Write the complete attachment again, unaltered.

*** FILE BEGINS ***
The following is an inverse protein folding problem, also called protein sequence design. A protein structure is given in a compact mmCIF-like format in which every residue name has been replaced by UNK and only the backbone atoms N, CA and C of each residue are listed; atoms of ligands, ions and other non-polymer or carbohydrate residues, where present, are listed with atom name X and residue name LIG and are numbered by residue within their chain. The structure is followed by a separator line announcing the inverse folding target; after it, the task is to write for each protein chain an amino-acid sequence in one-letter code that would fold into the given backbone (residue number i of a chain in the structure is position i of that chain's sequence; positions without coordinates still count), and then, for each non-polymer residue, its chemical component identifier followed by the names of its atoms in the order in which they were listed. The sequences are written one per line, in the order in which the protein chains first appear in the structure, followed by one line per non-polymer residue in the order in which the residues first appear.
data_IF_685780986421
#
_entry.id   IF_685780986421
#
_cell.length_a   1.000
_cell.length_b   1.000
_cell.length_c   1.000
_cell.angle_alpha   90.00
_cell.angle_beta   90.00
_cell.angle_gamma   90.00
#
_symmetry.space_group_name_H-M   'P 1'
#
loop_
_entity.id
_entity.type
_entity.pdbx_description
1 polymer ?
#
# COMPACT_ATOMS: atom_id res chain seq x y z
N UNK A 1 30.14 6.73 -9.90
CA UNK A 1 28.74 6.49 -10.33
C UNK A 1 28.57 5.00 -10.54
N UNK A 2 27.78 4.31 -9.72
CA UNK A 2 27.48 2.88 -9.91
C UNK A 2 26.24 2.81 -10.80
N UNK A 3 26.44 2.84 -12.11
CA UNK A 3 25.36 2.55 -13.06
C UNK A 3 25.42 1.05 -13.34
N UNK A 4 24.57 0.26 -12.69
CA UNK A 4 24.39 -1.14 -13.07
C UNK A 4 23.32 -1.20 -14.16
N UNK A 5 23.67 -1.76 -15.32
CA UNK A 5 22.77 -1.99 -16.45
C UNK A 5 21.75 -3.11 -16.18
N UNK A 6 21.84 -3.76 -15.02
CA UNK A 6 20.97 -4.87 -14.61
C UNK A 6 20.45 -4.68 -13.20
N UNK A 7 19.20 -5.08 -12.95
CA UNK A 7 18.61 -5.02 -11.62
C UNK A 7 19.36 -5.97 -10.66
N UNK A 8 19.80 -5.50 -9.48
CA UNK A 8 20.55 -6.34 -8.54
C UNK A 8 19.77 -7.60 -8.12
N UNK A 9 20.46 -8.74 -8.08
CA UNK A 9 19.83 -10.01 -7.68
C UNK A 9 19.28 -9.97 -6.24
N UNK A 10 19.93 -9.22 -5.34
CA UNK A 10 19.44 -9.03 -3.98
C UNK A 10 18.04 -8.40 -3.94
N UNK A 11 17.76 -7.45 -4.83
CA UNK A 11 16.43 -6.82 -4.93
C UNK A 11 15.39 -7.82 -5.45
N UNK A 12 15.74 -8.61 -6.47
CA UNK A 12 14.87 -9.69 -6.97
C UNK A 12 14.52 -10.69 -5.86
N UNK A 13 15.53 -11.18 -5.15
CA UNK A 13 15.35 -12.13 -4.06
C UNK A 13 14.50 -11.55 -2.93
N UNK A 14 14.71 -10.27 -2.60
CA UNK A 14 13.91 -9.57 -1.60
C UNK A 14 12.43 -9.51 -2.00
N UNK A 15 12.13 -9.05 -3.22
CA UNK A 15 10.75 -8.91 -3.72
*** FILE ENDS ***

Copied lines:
The following is an inverse protein folding problem, also called protein sequence design. A protein structure is given in a compact mmCIF-like format in which every residue name has been replaced by UNK and only the backbone atoms N, CA and C of each residue are listed; atoms of ligands, ions and other non-polymer or carbohydrate residues, where present, are listed with atom name X and residue name LIG and are numbered by residue within their chain. The structure is followed by a separator line announcing the inverse folding target; after it, the task is to write for each protein chain an amino-acid sequence in one-letter code that would fold into the given backbone (residue number i of a chain in the structure is position i of that chain's sequence; positions without coordinates still count), and then, for each non-polymer residue, its chemical component identifier followed by the names of its atoms in the order in which they were listed. The sequences are written one per line, in the order in which the protein chains first appear in the structure, followed by one line per non-polymer residue in the order in which the residues first appear.
data_IF_685780986421
#
_entry.id   IF_685780986421
#
_cell.length_a   1.000
_cell.length_b   1.000
_cell.length_c   1.000
_cell.angle_alpha   90.00
_cell.angle_beta   90.00
_cell.angle_gamma   90.00
#
_symmetry.space_group_name_H-M   'P 1'
#
loop_
_entity.id
_entity.type
_entity.pdbx_description
1 polymer ?
#
# COMPACT_ATOMS: atom_id res chain seq x y z
N UNK A 1 30.14 6.73 -9.90
CA UNK A 1 28.74 6.49 -10.33
C UNK A 1 28.57 5.00 -10.54
N UNK A 2 27.78 4.31 -9.72
CA UNK A 2 27.48 2.88 -9.91
C UNK A 2 26.24 2.81 -10.80
N UNK A 3 26.44 2.84 -12.11
CA UNK A 3 25.36 2.55 -13.06
C UNK A 3 25.42 1.05 -13.34
N UNK A 4 24.57 0.26 -12.69
CA UNK A 4 24.39 -1.14 -13.07
C UNK A 4 23.32 -1.20 -14.16
N UNK A 5 23.67 -1.76 -15.32
CA UNK A 5 22.77 -1.99 -16.45
C UNK A 5 21.75 -3.11 -16.18
N UNK A 6 21.84 -3.76 -15.02
CA UNK A 6 20.97 -4.87 -14.61
C UNK A 6 20.45 -4.68 -13.20
N UNK A 7 19.20 -5.08 -12.95
CA UNK A 7 18.61 -5.02 -11.62
C UNK A 7 19.36 -5.97 -10.66
N UNK A 8 19.80 -5.50 -9.48
CA UNK A 8 20.55 -6.34 -8.54
C UNK A 8 19.77 -7.60 -8.12
N UNK A 9 20.46 -8.74 -8.08
CA UNK A 9 19.83 -10.01 -7.68
C UNK A 9 19.28 -9.97 -6.24
N UNK A 10 19.93 -9.22 -5.34
CA UNK A 10 19.44 -9.03 -3.98
C UNK A 10 18.04 -8.40 -3.94
N UNK A 11 17.76 -7.45 -4.83
CA UNK A 11 16.43 -6.82 -4.93
C UNK A 11 15.39 -7.82 -5.45
N UNK A 12 15.74 -8.61 -6.47
CA UNK A 12 14.87 -9.69 -6.97
C UNK A 12 14.52 -10.69 -5.86
N UNK A 13 15.53 -11.18 -5.15
CA UNK A 13 15.35 -12.13 -4.06
C UNK A 13 14.50 -11.55 -2.93
N UNK A 14 14.71 -10.27 -2.60
CA UNK A 14 13.91 -9.57 -1.60
C UNK A 14 12.43 -9.51 -2.00
N UNK A 15 12.13 -9.05 -3.22
CA UNK A 15 10.75 -8.91 -3.72